Nothing like being framed for murder to revitalize a dying relationship. Or least that is the premise that fueled this Issa Rae and Kumail Nanjiani-led romantic comedy. Now in recent years, both Rae’s and Nanjiani’s star powers have been on the rise, interestingly enough as a result of stellar performances in television series (Rai on Insecure, which she also produces, and Nanjiani on Silicon Valley). This has led to more theatrical roles, which have also been moderately successful. I anticipate that their stock will continue to rise, especially given Nanijiani’s induction into the MCU with his casting in the upcoming Eternals movie, and Rae is not slouching, either, with a whopping 17 projects that her name has been attached to produce. As glad as I am that these two are doing great professionally, I don’t see this Netflix-turned-home-media release doing much for either one of them. The previews gave it an air of intrigue, but unfortunately, the best details of the film were included in that trailer, so by the time I watched it, I was already desensitized following its promotional campaign. To be fair, the film was due to be released at the beginning of 2020, but COVID caused the project to be delayed, prompting the film’s move to Netflix instead of the theater. Now I originally watched the film back when it premiered on Netflix, and while my review necessitated the need to watch the film again, I can honestly say that there was nothing about the film that stuck in my memory following my initial watching. That alone should kind of tell you all you need to know about the film.
An opening montage tells the story of the relationship of Jibran (Nanjiani) and Leilani (Rae), from their first hookup, which turned into them spending the whole day together and falling in love. I will admit that this montage was charming, thanks to both characters’ inherent awkward natures, which they adeptly use to establish their chemistry. Fast-forward four years, and the spark in their relationship has all but fizzled out. Jibran is averse to trying anything new and has become rigid, while Leilani feels suffocated and craves new experiences. In a nutshell, they want different things and are starting to drift apart. This is evident when the two engage in a verbal sparring match over whether or not they would win The Amazing Race. This was actually pretty entertaining, because like the opening montage, this showcased both actors’ talents and their ability to top one another’s lines gave the hope of more quality dialog to come.
Things come to a head on the way to a dinner party when the two simultaneously realize that their relationship isn’t working. At the same time, a bicyclist nearly crashes through their windshield before getting back on his bike and fleeing. Next a man claiming to be a cop commandeers their vehicle and takes them along on his pursuit of the cyclist. Things take an awkward turn when the alleged cop runs over the cyclist and then proceeds to reverse the car and run him over again before casually getting out of the car and leaving the scene. In that moment, my thoughts mirrored those of Jibran’s: “I don’t think he’s a cop.”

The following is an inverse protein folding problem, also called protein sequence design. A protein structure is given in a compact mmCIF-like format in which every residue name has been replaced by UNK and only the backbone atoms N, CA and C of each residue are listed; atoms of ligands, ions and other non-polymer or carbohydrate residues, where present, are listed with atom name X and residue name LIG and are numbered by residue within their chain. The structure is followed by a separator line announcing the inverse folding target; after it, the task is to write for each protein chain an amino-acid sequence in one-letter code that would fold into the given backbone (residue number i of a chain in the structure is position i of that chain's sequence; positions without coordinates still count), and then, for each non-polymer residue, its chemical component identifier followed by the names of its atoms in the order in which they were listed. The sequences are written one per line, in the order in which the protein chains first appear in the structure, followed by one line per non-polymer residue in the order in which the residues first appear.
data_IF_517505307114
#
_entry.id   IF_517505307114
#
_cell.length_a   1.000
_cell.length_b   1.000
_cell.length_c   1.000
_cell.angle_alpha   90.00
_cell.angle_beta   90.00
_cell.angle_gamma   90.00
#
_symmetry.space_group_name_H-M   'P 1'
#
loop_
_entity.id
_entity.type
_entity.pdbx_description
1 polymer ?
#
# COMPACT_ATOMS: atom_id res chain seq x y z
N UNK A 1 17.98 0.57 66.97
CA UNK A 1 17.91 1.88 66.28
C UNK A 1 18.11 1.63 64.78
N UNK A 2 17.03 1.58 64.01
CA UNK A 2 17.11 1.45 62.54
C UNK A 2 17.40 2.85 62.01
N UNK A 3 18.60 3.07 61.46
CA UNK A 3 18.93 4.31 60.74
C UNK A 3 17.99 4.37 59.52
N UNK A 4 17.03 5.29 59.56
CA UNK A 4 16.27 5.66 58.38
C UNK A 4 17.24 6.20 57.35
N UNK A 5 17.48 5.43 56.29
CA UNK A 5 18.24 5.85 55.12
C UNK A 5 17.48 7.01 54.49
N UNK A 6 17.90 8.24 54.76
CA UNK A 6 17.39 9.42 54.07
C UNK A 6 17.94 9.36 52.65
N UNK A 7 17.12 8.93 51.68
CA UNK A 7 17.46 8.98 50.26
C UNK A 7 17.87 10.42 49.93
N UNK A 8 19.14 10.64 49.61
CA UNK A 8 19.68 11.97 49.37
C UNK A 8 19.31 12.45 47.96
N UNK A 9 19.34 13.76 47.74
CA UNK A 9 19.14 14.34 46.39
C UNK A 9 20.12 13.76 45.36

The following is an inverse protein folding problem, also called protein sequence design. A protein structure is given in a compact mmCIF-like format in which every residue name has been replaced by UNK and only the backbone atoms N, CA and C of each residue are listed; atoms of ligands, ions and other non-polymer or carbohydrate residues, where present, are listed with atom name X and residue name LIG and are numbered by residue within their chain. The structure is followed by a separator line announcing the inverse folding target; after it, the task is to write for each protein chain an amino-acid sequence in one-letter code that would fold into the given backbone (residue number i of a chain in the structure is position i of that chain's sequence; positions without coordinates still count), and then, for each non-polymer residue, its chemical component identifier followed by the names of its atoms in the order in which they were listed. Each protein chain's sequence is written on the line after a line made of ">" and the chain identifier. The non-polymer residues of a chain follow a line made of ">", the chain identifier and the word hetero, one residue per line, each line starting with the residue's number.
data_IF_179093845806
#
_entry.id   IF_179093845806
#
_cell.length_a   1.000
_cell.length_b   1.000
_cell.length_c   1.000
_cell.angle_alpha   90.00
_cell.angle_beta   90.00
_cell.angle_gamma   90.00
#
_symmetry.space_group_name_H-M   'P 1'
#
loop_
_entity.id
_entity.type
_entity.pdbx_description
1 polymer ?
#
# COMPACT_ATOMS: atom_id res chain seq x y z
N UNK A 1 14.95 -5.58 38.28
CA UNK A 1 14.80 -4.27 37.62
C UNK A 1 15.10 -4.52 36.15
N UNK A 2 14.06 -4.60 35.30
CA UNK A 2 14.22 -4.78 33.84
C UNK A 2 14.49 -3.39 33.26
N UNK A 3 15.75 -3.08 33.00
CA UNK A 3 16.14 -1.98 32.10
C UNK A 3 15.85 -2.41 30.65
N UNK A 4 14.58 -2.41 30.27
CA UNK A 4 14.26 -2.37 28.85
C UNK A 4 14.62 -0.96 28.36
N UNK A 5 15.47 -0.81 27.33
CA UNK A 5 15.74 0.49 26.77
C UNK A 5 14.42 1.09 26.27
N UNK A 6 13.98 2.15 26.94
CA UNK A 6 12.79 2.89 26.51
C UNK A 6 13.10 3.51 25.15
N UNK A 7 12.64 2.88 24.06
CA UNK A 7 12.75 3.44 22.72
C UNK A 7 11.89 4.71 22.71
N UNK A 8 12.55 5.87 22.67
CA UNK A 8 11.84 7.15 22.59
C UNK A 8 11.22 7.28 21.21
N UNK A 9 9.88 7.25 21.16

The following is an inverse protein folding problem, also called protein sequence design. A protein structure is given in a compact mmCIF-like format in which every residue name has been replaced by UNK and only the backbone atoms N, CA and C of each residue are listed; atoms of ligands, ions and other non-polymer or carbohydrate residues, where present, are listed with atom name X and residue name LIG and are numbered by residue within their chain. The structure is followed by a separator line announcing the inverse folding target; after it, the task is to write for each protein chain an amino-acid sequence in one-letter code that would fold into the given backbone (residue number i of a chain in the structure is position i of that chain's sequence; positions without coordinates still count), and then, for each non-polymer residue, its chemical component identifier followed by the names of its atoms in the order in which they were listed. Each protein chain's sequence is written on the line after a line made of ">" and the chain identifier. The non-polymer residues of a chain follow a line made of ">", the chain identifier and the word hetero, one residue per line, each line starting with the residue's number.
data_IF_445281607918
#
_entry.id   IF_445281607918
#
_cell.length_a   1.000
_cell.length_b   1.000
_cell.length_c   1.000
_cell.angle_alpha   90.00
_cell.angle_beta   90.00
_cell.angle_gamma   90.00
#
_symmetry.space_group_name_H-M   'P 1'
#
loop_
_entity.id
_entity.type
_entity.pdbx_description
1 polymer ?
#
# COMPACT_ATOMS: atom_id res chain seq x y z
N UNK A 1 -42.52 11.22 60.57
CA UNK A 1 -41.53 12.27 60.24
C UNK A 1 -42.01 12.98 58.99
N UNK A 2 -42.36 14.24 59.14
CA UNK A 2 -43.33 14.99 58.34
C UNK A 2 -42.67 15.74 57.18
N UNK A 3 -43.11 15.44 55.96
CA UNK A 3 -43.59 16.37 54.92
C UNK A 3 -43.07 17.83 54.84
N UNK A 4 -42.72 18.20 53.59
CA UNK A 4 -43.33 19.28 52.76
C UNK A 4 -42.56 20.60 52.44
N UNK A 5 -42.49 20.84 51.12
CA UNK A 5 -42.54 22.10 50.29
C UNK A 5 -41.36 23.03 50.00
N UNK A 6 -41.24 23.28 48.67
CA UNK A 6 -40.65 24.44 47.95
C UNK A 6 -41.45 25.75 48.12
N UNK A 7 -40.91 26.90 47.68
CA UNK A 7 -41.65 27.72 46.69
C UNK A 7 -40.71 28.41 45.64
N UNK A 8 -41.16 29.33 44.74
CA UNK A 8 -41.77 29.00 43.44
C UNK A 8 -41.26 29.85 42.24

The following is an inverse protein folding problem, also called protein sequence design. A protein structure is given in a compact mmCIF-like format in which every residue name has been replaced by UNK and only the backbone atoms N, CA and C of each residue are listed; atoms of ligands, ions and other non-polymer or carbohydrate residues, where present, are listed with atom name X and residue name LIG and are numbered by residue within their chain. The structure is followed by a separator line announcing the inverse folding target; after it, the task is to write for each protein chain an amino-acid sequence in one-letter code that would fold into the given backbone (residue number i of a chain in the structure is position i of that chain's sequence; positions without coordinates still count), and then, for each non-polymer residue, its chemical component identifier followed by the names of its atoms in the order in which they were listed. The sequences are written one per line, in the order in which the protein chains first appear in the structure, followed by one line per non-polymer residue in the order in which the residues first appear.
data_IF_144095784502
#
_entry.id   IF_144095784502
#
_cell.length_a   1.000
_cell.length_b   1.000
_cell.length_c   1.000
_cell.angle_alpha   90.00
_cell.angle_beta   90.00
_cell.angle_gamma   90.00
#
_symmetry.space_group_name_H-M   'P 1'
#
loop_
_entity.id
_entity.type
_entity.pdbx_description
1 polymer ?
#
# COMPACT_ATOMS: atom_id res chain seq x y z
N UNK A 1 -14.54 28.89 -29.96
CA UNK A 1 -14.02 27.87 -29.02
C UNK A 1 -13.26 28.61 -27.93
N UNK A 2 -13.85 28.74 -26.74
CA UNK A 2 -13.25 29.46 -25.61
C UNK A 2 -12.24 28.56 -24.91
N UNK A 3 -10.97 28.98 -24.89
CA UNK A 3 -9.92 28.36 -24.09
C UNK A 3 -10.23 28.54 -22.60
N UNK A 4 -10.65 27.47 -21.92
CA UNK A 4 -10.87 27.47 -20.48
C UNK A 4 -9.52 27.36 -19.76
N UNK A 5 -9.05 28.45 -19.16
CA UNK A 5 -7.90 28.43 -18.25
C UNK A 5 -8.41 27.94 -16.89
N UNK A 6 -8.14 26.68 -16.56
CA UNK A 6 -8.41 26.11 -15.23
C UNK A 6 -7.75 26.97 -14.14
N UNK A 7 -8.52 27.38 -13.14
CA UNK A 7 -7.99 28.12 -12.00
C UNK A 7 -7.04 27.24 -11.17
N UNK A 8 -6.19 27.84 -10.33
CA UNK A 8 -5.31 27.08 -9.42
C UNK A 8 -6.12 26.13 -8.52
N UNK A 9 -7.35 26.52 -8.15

When bystanders happen upon the scene and with the alleged cop long gone, our fractured couple find themselves blamed for the crime and are forced to flee the scene before the real cops arrive. Desperate to clear their name, the two must put their differences aside in order to figure out who really killed the cyclist, launching them into a conspiracy that includes corruption and murder.
As I mentioned, there was a great deal of intrigue in the beginning of the film, thanks to Rae’s and Nanjiani’s witty repetiteur. However, the whole story being told in the trailer made the film basically all sizzle and no steak. I understand the importance of including enough in the trailer to hook the audience, but if certain things would have been held back, it would have made more of a splash for the film. Like the scene with the horse; that would have huge amounts of shock value, if it hadn’t already been prominently featured in the film’s preview.
While the film doesn’t really break, I did enjoy the chemistry of these two characters. They are both awkward, but they are also very relatable; that is in no small part thanks to the actors portraying them. I would honestly have no trouble believing that they were a legitimate couple. They spend the entire film, disagreeing with one another, but the manner in which it they do it produces a couple of chuckles. While I didn’t burst out with the laughs, I didn’t chuckle enough for the film to be established as a comedy in my eyes.
In summation, while not the greatest romantic comedy that I’ve seen, it is not the worst. And while it may not elevate either star’s stock, I doubt that it will damage it either. Basically, The Lovebirds just is a romantic comedy. Nothing that is going to leave a lasting impression, but also not a bad way to pass the time if you and your significant other are looking for something to do.